A legal battle brewing in Mountain View highlights the increasingly desperate struggle among RV dwellers to find safe places to live in the South Bay.
Last week, the Law Foundation of Silicon Valley and the American Civil Liberties Union filed a class action lawsuit against Mountain View opposing a recent parking ban targeting RVs and oversized vehicles. The lawsuit alleges the ban violates state and federal law by discriminating against several RV dwellers who have disabilities. The filers claim the ban will contribute to the displacement of homeless people and the roughly 191 RV dwellers in Mountain View.
“We filed the lawsuit with the hopes of striking down the RV ban so folks will have a place to park in Mountain View,” said Michael Trujillo, a lawyer with the law foundation. “We’re really hoping the city will not ticket or tow any RVs that are being used for shelter until folks can access affordable housing.”
Lenka Wright, spokesperson for Mountain View, said it will take at least six months to finish installing signs listing restrictions on oversized vehicles such as RVs.
It’s possible some RV dwellers will consider moving to San Jose, a city where approximately 17% of the unhoused population lives in vehicles, according to a survey from 2020.
But they may not find life easier in San Jose, said local advocate Scott Largent.
Largent said the San Jose Police Department cooled its parking enforcement during the pandemic. But prior to COVID-19, the city aggressively towed vehicles. And in recent years he’s witnessed San Jose restrict where RV dwellers can safely park, including places like Spring Street where many homeless residents live.
“This (no parking) signage has been going up everywhere in Santa Clara County,” Largent said. “They do this damn near everywhere someone could park an RV or a car.”
Largent added that SJPD used to tell RV owners to park in the industrial parts of the city and they wouldn’t be bothered. That changed several years ago when the city started impounding vehicles more frequently for violating parking laws, he said. Largent claims the DMV also stopped issuing temporary one-month registration tags to RV owners doing repairs on their vehicles, which created a bigger pool of unregistered RVs for police to target.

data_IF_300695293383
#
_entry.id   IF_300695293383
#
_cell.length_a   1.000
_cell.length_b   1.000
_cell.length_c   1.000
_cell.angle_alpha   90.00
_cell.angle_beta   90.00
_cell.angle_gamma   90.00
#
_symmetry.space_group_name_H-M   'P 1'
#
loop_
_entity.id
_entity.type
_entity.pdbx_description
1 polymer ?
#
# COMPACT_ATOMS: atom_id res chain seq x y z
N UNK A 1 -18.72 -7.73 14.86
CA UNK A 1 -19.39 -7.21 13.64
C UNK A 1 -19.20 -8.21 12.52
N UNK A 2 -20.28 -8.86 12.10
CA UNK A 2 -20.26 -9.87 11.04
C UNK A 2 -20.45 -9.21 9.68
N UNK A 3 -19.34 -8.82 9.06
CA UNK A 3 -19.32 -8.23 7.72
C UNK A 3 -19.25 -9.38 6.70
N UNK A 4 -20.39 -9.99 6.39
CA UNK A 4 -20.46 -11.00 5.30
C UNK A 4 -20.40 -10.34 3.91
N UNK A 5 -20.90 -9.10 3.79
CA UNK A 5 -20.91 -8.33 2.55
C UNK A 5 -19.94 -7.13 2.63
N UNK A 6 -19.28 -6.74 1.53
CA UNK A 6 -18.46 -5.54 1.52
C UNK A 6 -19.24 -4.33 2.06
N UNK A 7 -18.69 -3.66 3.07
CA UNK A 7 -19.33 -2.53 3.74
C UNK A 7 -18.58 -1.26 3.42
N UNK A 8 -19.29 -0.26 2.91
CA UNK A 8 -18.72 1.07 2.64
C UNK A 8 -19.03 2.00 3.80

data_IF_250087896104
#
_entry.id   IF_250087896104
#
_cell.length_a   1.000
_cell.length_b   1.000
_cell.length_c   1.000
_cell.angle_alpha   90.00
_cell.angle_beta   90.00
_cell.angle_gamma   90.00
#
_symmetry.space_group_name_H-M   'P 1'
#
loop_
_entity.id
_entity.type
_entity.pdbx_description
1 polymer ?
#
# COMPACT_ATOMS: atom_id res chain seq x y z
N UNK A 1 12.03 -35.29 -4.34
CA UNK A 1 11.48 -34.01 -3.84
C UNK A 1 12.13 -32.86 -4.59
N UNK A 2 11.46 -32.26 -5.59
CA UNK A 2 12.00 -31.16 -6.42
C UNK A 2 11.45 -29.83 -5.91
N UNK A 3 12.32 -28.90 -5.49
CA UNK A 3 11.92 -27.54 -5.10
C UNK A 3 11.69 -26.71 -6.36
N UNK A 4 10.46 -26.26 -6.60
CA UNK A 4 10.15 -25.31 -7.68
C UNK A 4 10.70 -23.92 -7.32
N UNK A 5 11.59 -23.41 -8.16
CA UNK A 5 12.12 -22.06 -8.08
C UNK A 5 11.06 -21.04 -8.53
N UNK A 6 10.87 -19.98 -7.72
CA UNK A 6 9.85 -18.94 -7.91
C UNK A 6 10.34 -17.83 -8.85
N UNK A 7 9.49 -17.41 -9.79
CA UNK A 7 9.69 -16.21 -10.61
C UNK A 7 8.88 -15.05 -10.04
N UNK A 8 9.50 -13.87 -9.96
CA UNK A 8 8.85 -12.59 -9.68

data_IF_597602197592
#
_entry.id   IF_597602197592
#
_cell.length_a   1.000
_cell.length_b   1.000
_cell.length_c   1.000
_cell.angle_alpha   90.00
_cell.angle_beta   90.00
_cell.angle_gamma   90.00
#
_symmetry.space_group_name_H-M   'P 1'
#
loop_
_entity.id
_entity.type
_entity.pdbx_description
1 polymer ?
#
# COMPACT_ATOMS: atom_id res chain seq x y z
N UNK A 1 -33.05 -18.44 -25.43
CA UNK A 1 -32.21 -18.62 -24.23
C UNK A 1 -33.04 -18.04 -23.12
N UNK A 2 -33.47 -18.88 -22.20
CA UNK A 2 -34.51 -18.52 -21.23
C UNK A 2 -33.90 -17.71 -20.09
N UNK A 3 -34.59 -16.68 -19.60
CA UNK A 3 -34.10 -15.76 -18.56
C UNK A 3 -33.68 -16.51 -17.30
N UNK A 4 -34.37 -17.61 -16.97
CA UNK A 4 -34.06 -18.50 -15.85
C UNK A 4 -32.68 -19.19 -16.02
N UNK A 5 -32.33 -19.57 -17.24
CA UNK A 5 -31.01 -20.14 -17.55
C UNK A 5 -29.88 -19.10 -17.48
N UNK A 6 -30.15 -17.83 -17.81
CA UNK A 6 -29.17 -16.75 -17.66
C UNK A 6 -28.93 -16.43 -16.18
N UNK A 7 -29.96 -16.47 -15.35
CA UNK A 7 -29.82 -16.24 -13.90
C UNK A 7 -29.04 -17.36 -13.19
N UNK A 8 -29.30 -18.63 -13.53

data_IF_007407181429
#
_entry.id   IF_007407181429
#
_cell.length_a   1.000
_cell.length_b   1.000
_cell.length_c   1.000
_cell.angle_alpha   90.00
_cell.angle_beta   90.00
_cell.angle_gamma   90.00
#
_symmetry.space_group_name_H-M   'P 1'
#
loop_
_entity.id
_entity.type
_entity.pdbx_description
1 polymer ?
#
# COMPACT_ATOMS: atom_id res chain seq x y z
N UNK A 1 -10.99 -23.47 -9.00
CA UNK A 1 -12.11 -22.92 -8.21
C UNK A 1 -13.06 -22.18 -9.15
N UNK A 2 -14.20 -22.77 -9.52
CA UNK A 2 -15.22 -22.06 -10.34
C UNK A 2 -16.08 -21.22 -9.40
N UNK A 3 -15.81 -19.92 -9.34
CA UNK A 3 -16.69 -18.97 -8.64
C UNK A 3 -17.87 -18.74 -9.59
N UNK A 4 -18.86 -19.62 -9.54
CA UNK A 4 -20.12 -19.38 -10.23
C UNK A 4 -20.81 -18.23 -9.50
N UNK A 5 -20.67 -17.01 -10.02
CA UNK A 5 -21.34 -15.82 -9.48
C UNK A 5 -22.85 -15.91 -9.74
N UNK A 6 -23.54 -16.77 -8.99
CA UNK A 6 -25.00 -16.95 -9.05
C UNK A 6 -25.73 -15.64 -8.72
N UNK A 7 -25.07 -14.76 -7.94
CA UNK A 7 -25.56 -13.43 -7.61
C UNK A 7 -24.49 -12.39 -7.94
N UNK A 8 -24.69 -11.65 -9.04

SJPD spokesperson Steven Aponte told San José Spotlight that the city reduced overall enforcement of RVs during the pandemic.
“We are cognizant of the needs of the unhoused, while mitigating quality of life issues on the streets of San Jose,” Aponte said. He added that the city is currently enforcing municipal codes that forbid vehicle owners from parking on a city street for more than 72 consecutive hours.
In Mountain View, community organizers tried to stop the RV ban by circulating a petition demanding a referendum. The city put the issue on the ballot last November and a majority of residents voted in favor of the ban. Wright said the city mailed notices to property owners about the signs and reached out to RV dwellers to tell them about alternative housing options.
Janet Stevens, one of the plaintiffs in the case, has lived in an RV for more than two years. She told San José Spotlight she never intended to live in her vehicle, but a series of medical crises—including breast cancer and a recent heart attack—prevented her from leaving. The threat of being booted from the city where her doctors and support network are leaves her terrified.
“It engulfs your thoughts from the second you wake up,” Stevens said. “I have friends (here) who support me—I sometimes literally couldn’t eat without them.”
Other cities in the Bay Area have tried to ban RVs from city streets, including Berkeley and Pacifica, another recent target of the ACLU over its law.
Sandy Perry, president of the Affordable Housing Action Network of Santa Clara County, said while he’s concerned with street sweeps of homeless encampments, he’s less concerned that the police will be able to permanently remove RV dwellers. He said the San Jose Police Department followed a pattern in recent years of looking the other way while RVs cluster in one part of the city, then suddenly forcing them to move en masse. The process repeats again and again with no resolution, he said.
“Since there is no place to go, if people get moved along, they will move back,” Perry said. “I’m sure Mountain View will experience the same thing.”
Contact Eli Wolfe at [email protected] or @EliWolfe4 on Twitter.